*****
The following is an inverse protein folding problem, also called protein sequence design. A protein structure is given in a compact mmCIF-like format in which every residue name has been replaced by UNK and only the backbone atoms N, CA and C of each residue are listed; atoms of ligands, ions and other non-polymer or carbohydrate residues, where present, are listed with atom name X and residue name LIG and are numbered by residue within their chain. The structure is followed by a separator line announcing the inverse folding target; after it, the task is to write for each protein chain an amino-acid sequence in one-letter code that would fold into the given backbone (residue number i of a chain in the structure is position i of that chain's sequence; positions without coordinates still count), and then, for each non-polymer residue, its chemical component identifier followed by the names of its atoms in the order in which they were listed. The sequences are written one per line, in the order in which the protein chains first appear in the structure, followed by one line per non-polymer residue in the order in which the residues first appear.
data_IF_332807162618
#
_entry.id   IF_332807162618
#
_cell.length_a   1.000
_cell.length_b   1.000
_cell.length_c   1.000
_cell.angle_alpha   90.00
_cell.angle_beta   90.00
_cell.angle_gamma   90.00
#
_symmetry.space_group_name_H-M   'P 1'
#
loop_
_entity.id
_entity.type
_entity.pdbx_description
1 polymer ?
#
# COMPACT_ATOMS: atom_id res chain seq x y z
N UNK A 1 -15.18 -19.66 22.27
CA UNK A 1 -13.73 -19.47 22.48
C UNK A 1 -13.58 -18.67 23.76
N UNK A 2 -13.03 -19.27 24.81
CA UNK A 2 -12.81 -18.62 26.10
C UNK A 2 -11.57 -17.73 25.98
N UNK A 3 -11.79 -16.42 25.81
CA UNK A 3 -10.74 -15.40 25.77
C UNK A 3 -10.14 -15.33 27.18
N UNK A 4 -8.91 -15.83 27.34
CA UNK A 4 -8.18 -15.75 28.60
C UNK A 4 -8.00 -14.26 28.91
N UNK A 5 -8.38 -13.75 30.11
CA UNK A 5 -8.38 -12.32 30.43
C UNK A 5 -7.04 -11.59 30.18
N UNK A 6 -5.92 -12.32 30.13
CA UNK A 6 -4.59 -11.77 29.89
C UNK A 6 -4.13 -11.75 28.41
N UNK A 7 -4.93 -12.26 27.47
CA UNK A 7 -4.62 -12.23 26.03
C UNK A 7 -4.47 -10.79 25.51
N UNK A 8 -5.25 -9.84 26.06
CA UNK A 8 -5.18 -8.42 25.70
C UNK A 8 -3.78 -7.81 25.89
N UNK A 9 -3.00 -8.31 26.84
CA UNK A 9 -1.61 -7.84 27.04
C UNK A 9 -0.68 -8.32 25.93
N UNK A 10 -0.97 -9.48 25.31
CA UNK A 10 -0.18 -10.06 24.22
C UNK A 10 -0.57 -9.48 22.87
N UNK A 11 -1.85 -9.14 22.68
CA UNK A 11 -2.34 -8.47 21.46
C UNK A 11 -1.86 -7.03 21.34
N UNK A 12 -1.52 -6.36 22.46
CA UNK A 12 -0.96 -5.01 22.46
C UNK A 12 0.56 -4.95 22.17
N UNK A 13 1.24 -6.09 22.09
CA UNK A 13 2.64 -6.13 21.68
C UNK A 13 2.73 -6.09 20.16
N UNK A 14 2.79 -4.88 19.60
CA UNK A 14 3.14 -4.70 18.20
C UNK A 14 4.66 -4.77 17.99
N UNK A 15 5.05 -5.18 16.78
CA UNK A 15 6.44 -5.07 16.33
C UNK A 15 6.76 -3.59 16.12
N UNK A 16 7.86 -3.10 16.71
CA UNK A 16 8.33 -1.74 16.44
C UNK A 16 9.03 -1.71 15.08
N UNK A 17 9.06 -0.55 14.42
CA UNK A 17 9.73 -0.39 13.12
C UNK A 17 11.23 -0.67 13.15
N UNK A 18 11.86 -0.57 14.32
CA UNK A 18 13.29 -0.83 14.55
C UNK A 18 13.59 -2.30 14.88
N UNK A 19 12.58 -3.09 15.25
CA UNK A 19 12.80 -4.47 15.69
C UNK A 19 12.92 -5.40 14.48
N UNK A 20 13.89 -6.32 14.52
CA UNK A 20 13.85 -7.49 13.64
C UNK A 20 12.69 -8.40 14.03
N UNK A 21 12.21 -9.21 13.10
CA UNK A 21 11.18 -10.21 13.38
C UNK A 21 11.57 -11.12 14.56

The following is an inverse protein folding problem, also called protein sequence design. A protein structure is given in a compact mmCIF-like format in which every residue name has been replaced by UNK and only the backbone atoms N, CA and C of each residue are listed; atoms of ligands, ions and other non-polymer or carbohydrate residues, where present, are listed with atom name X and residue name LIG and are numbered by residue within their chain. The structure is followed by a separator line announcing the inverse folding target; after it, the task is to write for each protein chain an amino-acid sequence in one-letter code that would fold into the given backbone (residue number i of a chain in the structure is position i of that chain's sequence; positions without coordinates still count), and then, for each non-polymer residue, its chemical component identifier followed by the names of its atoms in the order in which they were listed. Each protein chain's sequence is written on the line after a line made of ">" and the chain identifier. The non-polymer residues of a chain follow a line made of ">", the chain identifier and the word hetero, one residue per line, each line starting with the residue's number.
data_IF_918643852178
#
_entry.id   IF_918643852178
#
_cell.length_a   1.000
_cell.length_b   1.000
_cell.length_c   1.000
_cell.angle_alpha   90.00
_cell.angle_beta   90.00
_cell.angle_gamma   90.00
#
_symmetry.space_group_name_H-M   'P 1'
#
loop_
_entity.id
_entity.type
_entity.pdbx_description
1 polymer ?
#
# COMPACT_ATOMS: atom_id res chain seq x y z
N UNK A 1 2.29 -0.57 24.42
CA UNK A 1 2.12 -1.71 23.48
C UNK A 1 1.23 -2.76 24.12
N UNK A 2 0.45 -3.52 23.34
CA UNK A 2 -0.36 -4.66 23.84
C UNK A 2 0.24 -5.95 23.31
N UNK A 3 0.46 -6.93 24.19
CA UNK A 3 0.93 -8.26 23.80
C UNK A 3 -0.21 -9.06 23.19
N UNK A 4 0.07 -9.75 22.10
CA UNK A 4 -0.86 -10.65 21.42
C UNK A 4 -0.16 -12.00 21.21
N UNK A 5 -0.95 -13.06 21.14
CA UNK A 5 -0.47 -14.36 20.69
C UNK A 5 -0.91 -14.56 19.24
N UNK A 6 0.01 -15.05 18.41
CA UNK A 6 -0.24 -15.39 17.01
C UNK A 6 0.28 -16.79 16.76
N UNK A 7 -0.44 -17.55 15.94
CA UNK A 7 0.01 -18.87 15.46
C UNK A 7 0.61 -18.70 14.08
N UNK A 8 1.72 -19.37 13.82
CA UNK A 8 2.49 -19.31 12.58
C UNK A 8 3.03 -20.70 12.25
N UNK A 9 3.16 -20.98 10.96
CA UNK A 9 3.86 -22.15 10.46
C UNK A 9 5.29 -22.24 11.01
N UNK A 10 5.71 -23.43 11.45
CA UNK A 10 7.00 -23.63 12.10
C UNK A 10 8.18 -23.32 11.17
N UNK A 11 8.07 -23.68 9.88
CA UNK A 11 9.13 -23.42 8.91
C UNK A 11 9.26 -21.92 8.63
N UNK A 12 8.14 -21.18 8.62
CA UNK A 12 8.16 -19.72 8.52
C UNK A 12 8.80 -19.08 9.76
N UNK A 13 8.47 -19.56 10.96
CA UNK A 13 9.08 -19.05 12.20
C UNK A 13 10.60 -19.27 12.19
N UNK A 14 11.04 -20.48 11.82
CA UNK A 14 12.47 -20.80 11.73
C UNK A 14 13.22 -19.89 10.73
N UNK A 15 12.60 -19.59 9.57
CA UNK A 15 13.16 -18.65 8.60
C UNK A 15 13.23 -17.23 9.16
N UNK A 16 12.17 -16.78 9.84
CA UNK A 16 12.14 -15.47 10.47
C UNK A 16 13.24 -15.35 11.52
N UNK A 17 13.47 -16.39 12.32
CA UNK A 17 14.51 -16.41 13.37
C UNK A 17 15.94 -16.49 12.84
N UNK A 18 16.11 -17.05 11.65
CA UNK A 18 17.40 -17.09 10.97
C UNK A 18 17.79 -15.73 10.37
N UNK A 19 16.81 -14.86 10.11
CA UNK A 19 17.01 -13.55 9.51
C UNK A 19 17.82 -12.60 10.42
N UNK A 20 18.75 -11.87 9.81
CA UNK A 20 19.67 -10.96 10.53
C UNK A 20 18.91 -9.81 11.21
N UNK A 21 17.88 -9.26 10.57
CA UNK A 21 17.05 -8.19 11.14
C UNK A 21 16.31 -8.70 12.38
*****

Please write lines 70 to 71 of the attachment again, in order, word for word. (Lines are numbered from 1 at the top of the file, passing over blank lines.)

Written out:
N UNK A 17 9.06 -0.55 14.42
CA UNK A 17 9.73 -0.39 13.12